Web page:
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Reconsider proposed tax on workers’ profit fund: FICCI

Govt should formulate policies for the foreign investors

  • Staff Correspondent
  • 23 June, 2022 12:00 AM
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Reconsider proposed tax on workers’ profit fund: FICCI

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Foreign Investors’ Chamber of Commerce and Industry (FICCI) urged the government to reconsider the proposed tax on Workers’ Profit Participation Fund (WPPF) saying that it will increase the effective tax rate.

Disallowing WPPF as an expense is identical to double taxation as both employees and employers will have to pay tax on this, said FICCI leaders in a reaction to the proposed budget on Wednesday.

According to Labour Law of 2006, the WPPF is payable from the company’s net profit, which has been defined in the law as pre-tax profit.

An individual is required to pay tax on it for an amount exceeding Tk 50,000. On the other hand, 10 percent of 5 percent of the net profit should be contributed to the government’s welfare fund.

In his speech, FICCI President Naser Ezaz Bijoy said the budget should reflect the multi-year policies for sustainable growth of the economy as most of the foreign investors come with a mid-term planning.

He said the growth of the multinational companies (MNCs) will be slowed down with the disclosure of some of the provisions which will further prove

discouraging to local and foreign investments. “We hope that the recommendations are taken into consideration and allow the chamber to extend its continued support to the government of Bangladesh and work together toward the development of the country by developing a tax-friendly environment,’ Naser Ezaz, also chief executive officer of Standard Chartered Bangladesh said.

The seasoned banker thinks the amnesty for the money launderers will discourage the formal tax payers who follow the compliance and regulations.

“There is a huge scope of whitening the black money in land business. The government should re-define the price of land (mouza) based on local values to control the practice of black money,” he said.

Berger Paints Bangladesh managing director Rupali Chowdhury said the government should introduce stable policies for the foreign investors as the companies hardly change strategies for tax policies every year.

“Over 2.1 million workforces enter to the market every year. If we do not support the industries, the educated workforces will become burden for the economy,” she said.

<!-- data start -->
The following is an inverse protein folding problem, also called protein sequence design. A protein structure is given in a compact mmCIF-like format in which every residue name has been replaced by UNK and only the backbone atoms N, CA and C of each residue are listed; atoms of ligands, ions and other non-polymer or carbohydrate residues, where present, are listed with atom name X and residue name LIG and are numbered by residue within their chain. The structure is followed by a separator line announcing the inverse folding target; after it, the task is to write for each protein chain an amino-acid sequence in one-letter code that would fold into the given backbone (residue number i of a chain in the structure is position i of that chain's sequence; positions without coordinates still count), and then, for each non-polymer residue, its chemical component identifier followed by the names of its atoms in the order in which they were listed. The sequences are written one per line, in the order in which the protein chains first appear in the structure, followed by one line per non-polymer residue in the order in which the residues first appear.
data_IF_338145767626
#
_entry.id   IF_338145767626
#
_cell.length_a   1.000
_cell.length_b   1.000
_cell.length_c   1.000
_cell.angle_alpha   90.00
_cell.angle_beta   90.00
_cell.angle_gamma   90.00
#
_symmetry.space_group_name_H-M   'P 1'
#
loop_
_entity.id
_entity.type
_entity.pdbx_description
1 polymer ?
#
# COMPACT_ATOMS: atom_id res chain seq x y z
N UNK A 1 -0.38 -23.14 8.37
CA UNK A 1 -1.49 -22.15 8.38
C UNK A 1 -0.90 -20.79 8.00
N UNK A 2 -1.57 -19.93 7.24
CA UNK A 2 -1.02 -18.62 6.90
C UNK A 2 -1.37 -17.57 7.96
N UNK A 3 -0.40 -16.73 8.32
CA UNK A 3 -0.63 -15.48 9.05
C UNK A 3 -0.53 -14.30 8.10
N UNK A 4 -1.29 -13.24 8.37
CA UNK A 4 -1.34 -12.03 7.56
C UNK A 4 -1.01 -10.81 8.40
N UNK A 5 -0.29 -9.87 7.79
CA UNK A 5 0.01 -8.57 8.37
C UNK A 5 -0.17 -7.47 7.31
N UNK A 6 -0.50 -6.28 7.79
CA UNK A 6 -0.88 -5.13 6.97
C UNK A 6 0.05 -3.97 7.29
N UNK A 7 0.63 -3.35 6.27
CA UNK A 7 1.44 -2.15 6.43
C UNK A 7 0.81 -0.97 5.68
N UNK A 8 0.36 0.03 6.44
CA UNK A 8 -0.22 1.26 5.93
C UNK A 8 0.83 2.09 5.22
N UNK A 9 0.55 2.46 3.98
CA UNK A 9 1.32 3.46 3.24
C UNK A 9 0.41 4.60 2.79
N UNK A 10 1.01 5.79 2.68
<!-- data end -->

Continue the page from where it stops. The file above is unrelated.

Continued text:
“We welcome the investors offering bunch of incentives at different economic zones. However, when they started operations, the complexity of tax makes the investors worried. From FICCI, we continue discussion with the government,” she added.

British American Tobacco Bangladesh Managing Director Shehzad Munim said the nation has no chance to go back as the country is now driving on highways of development.

“There are several speed breakers (hurdles) on this development journey. We should continue the journey with a balanced speed to keep pace with the global economy,” he said.

In a keynote presentation, Fellow Chartered Accountant Snehasish Barua suggested developing an automated system for monitoring the tax submission.

 “NBR and ICAB piloted a project on automation of tax submission. When the regulatory body gets notified about the returns submitted by a company, the firm will get relief from running from office to office to have it scrutinised,” he said.

The professional accountant appreciated the endorsement of start-up business in the country’s fiscal planning for the first time.

Uniliver Bangladesh Managing Director Zaved Akhtar, Nestle Bangladesh Managing Director Deepal Abeywickrema and Berger Paints Bangladesh Chief Financial Officer Sazzad Rahim Chowdhury and FICCI Executive Director TIM Nurul Kabir were also present on the occasion.

In the post-budget reaction, FICCI proposed an amendment to the law to allow at least 50 percent of the proceeds to be collected through banking channels to get such a reduced tax rate.

From the next year on, the ceiling can be gradually increased by 10 percent. It also said all investments and expenses in excess of Tk 1.2 million must be paid through the banking channels.

FICCI also proposed that section 30 of the ITO, 1984 should be amended to remove the contradictions.